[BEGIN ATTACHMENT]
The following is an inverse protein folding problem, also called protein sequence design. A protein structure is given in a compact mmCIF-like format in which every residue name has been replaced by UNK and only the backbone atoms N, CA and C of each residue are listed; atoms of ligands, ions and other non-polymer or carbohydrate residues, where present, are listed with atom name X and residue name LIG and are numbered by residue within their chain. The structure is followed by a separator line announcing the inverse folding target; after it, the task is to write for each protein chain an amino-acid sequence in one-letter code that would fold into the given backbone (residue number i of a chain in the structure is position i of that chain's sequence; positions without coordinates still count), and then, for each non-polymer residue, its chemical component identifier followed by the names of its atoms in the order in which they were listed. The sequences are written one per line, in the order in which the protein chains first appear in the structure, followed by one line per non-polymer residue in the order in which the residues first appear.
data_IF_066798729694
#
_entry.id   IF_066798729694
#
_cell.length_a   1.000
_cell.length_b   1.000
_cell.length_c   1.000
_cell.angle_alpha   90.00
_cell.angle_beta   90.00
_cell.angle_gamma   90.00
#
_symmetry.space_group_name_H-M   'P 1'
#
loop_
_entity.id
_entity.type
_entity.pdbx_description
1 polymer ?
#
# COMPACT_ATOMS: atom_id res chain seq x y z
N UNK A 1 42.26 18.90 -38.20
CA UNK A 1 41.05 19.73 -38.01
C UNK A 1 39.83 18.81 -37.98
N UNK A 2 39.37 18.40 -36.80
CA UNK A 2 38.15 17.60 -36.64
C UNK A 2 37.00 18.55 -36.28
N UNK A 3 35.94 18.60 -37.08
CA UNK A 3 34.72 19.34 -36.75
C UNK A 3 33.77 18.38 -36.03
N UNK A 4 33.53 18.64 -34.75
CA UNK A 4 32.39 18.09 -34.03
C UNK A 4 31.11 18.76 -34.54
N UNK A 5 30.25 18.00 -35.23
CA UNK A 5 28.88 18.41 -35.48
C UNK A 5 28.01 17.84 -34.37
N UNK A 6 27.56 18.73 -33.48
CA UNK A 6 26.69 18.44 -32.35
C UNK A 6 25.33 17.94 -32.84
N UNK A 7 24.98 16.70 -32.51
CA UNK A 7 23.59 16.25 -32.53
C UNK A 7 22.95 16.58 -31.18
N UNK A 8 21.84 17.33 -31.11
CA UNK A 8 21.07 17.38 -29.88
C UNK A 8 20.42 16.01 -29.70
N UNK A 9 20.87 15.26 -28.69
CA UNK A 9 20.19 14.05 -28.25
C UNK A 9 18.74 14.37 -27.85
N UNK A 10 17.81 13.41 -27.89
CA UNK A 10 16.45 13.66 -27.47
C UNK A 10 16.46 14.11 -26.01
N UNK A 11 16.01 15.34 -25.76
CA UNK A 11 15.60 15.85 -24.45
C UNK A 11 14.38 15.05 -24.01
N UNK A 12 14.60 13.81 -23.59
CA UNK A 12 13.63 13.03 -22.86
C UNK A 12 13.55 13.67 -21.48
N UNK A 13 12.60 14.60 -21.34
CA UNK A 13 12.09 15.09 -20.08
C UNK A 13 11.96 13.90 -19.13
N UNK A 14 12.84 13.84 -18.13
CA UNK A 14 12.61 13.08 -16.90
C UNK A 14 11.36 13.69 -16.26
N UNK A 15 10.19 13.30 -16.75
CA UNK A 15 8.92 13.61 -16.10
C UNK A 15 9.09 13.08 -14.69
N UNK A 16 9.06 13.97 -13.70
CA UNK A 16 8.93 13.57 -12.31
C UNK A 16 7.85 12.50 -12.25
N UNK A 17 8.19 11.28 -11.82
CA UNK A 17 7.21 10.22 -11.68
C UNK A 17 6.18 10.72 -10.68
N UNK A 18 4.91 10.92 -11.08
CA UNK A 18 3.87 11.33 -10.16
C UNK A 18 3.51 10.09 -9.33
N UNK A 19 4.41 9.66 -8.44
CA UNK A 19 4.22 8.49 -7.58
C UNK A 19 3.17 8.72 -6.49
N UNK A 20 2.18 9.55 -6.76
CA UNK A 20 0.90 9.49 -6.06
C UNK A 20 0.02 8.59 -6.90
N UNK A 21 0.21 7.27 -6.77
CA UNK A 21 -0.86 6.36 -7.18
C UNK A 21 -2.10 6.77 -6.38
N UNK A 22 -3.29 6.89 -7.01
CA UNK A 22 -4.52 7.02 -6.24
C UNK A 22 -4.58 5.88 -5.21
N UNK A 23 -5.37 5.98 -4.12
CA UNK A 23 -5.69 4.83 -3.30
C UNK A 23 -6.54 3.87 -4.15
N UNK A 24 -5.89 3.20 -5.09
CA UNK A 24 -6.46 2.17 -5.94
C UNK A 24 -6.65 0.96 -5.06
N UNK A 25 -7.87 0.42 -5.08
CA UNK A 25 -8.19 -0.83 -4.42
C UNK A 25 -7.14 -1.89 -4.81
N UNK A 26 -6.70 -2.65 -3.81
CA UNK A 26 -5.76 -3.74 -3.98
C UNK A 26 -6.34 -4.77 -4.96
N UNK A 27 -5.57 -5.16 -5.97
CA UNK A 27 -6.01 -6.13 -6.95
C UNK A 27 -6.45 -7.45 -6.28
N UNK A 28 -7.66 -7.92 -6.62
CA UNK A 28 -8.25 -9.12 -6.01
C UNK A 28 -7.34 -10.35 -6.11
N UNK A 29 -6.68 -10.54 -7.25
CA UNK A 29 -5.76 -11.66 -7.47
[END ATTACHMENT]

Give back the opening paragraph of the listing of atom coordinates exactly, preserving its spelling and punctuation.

The following is an inverse protein folding problem, also called protein sequence design. A protein structure is given in a compact mmCIF-like format in which every residue name has been replaced by UNK and only the backbone atoms N, CA and C of each residue are listed; atoms of ligands, ions and other non-polymer or carbohydrate residues, where present, are listed with atom name X and residue name LIG and are numbered by residue within their chain. The structure is followed by a separator line announcing the inverse folding target; after it, the task is to write for each protein chain an amino-acid sequence in one-letter code that would fold into the given backbone (residue number i of a chain in the structure is position i of that chain's sequence; positions without coordinates still count), and then, for each non-polymer residue, its chemical component identifier followed by the names of its atoms in the order in which they were listed. The sequences are written one per line, in the order in which the protein chains first appear in the structure, followed by one line per non-polymer residue in the order in which the residues first appear.